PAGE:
Are you ready to say goodbye? Sometimes we just have to take the plunge.
Four years ago, I met Cathy Jamison the way the rest of you did – on my TV. I was skeptical I could love any other Showtime beeytch the way I loved Nancy Botwin (Mary Louise Parker) from Weeds. (Although, I have warmed up to Nurse Jackie.) What I discovered, is that not only did I like Cathy, but I related to her quite a lot.
Introverted and conscientious by nature, I’ve also always been “the responsible one.” I’ve never purposefully caused waves, I’ve always played by the rules and listened to my elders. Ate my vegetables, too. But being this template of this restrained “good girl” doesn’t make the universe give it to you easy. You can do everything “right” and still feel punished by the world when bad things happen. And, oh, they will happen.
As I saw Cathy’s cancer forcing her into action to grab life by the balls, I recognized the same need in myself. It’s been slow (steady!) goings the past few years, but I can report that I’m making big life changes right now. And I can absolutely say that watching The Big C was helpful inspiration in this process of actually living my life.
Plus, I just really enjoy good TV. And The Big C was good TV.
As I write this, I’ve already seen “The Finale” episode that will air tonight. But I’m not here to spill spoilers. I want to honor the show, and thank it for being so high-quality. And by “the show” I mean everyone involved – cast and crew. Plus, the network! I get annoyed at plenty of networks these days.
Big networks often give us watered-down, dumb shows. And the good shows? Half the time they cancel them, because they think they can get bigger ratings with something else. ABC has canceled Cougar Town and Happy Endings AND Don’t Trust the B in Apt 23. NBC canceled Up All Night. The CW canceled Veronica Mars. Fox canceled Arrested Development and Firefly… etc. And the replacements are often not very…well, good.
But Showtime. Showtime has been one of the cable networks that I can count on to always deliver good shows. There’s hardly ever a Showtime series that I don’t want to watch. And I am so glad that they took a chance on The Big C and gave it all these years to play to conclusion. Because this is the kind of great TV that someone like me hopes to find in the world. (Showtime: bringing you the shows you want to watch.)
Naturally I want to praise Laura Linney. She’s got a lovely spirit, and did wonderful with this role. Oliver Platt was also really enjoyable. There was Gabourey Sidibe and Gabriel Basso being like real teenagers for us, being brave on the screen. And someone who really won me over is John Benjamin Hickey. He took a character who was a homeless freegan and did a lot of questionable hygiene things… but made him likeable, even to this serious germaphobe. (I have really weird ideas about dust and touching things and what has to go in the trash. The idea of eating out of the trash makes me shudder.)
I especially want to mention Jenny Bicks. She was the showrunner and an executive producer for the series. She has also worked on Sex and the City and Men in Trees. I feel glad to know that her career continues to flourish, and I really like everything she has a hand in, you know? We need more strong, smart women like Bicks in this business.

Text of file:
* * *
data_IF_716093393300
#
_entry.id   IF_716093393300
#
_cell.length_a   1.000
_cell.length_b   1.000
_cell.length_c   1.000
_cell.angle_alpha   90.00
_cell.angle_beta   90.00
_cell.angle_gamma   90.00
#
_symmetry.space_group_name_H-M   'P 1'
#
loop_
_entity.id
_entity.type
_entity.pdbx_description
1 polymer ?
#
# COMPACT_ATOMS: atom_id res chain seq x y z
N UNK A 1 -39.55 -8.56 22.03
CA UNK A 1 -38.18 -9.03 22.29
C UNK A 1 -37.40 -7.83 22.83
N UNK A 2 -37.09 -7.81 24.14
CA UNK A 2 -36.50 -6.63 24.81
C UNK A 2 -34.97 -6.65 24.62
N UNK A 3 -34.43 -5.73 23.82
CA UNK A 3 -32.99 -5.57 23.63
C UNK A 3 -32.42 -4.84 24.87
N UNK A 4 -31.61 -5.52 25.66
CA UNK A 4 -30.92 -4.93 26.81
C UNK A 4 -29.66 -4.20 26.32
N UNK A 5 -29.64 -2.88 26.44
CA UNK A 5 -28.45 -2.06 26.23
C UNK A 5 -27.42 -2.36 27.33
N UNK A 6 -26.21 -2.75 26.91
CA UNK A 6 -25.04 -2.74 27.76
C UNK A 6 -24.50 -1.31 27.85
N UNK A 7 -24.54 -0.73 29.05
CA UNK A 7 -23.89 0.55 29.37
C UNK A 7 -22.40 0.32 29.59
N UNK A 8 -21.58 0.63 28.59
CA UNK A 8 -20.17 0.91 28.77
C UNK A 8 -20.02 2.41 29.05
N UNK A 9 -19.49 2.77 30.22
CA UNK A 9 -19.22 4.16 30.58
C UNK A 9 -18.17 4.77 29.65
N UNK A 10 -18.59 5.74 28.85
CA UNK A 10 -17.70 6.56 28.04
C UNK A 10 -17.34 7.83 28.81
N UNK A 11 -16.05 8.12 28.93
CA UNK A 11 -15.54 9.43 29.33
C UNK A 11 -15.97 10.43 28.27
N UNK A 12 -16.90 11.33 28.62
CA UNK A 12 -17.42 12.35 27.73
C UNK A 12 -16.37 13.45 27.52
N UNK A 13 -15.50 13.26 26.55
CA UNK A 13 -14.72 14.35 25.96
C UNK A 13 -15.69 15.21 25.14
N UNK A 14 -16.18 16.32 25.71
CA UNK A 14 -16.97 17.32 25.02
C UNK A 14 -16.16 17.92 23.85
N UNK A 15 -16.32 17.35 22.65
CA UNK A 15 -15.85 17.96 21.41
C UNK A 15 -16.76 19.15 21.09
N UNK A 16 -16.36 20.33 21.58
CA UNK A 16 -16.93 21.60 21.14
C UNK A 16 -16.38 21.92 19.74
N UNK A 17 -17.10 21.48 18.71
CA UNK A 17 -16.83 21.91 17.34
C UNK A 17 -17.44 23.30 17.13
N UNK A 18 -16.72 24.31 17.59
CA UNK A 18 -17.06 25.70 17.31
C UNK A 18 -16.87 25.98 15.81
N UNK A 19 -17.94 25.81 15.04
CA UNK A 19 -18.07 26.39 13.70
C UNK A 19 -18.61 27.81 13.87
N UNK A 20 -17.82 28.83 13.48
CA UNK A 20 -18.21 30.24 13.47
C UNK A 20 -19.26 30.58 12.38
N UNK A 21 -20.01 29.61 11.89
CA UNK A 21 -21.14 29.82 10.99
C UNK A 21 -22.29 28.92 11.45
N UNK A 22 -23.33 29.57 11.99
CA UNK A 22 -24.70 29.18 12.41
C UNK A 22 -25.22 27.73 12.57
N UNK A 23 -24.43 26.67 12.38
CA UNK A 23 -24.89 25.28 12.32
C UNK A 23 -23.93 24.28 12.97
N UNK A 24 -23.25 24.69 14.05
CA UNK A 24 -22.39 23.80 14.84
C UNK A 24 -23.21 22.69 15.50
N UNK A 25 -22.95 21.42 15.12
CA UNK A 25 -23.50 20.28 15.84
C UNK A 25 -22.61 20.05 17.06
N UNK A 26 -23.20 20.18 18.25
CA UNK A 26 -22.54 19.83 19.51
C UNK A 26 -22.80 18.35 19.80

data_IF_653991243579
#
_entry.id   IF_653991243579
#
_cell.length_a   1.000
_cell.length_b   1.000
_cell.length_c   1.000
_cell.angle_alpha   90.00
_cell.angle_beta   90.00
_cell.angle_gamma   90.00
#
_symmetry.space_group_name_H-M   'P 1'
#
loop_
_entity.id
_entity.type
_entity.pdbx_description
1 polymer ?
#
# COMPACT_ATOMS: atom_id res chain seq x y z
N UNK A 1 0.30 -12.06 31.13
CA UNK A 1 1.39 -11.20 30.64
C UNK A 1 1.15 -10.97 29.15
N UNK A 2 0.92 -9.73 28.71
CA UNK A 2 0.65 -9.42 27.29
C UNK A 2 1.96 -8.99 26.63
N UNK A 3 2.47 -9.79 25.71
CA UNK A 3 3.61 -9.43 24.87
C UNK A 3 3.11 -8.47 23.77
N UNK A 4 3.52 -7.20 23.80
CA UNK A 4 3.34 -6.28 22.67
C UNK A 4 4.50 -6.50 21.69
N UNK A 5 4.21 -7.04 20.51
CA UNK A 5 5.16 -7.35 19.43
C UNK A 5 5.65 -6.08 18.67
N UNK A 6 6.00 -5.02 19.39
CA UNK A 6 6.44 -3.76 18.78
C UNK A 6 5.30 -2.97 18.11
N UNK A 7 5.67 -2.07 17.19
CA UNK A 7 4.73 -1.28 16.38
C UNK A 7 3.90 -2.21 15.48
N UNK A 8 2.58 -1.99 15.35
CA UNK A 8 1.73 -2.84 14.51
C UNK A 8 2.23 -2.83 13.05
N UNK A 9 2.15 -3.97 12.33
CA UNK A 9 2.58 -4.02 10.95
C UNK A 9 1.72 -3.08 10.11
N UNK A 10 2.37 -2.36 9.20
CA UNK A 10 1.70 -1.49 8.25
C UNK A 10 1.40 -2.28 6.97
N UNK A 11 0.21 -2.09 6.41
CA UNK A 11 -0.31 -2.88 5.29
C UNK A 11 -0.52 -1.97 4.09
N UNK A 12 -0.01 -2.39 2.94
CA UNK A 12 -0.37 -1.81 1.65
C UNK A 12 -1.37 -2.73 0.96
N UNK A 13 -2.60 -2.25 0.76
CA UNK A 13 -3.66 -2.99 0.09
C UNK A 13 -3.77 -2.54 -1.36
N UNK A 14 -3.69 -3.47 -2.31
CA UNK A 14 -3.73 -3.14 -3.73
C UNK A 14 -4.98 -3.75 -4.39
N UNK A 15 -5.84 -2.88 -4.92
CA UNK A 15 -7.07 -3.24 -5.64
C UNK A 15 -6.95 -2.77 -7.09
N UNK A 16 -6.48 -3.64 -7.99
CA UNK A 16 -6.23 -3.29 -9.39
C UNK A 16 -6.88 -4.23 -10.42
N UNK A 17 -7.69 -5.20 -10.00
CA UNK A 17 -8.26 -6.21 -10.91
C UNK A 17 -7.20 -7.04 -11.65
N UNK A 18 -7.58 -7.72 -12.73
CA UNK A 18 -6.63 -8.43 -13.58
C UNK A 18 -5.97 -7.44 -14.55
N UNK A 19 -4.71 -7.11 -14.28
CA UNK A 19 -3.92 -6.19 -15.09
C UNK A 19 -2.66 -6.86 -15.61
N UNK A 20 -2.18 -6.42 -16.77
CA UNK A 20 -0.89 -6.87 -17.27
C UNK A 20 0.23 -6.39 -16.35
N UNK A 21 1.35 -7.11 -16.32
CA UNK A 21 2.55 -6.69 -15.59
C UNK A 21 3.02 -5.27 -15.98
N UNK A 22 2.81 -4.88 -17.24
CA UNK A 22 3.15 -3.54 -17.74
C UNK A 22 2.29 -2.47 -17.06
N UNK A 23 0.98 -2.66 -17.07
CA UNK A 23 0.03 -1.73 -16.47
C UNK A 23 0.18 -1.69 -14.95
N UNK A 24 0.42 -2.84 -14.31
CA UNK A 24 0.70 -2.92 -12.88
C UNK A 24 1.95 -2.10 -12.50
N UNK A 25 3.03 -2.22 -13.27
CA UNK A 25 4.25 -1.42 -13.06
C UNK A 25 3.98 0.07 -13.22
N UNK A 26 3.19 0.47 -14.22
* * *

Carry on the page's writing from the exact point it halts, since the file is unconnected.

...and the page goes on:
I would write more here, but my big, bright, in-progress life is waiting. So, remember guys, don’t forget to dive deep into your life. Toes-in-the-shallow-end will never be as fulfilling. Cathy Jamison taught us that.
The Big C “HEREafter” The Finale (series finale) airs Monday, May 20th at 10 pm EST on Showtime.
Laura Linney, Oliver Platt, John Benjamin Hickey, Gabriel Basso, Gabourey Sidibe and the rest of the cast take their final bow on Monday, May 20th in the gripping finale of The Big C: hereafter mini-series, which concludes Cathy’s (Linney) journey that began four years ago with The Big C. We’ve laughed and cried along with Cathy as she braved terminal cancer, while living her life to the absolute fullest. Tune-in to see the surprising way it all ends for Cathy, Paul, Sean, Adam and Andrea and for the culmination of Linney’s powerhouse, tour-de-force performance as a woman seizing life while staring down death.
The limited event series is produced by Sony Pictures Television, and was created by Darlene Hunt, who also serves as executive producer, along with showrunner/executive producer Jenny Bicks. Laura Linney, Vivian Cannon, Neal H. Moritz, Michael Engler and Richard Heus are also executive producers.
“The show came to me in a period of time … when I was having real
existential moments of thinking about time and the time
that we have and that it is limited.
It just is.
It’s human nature to — thank god — not have [death]
be the first thing you think about
every single second,
but there is a reality to it
and as I’ve been aging and parents are dying
and I’ve unfortunately
lost friends who were way too young to go,
what a privilege it is to age
and that’s not a message
we hear a lot
in the United States.”
– Laura Linney, NPR Fresh Air, talking about The Big C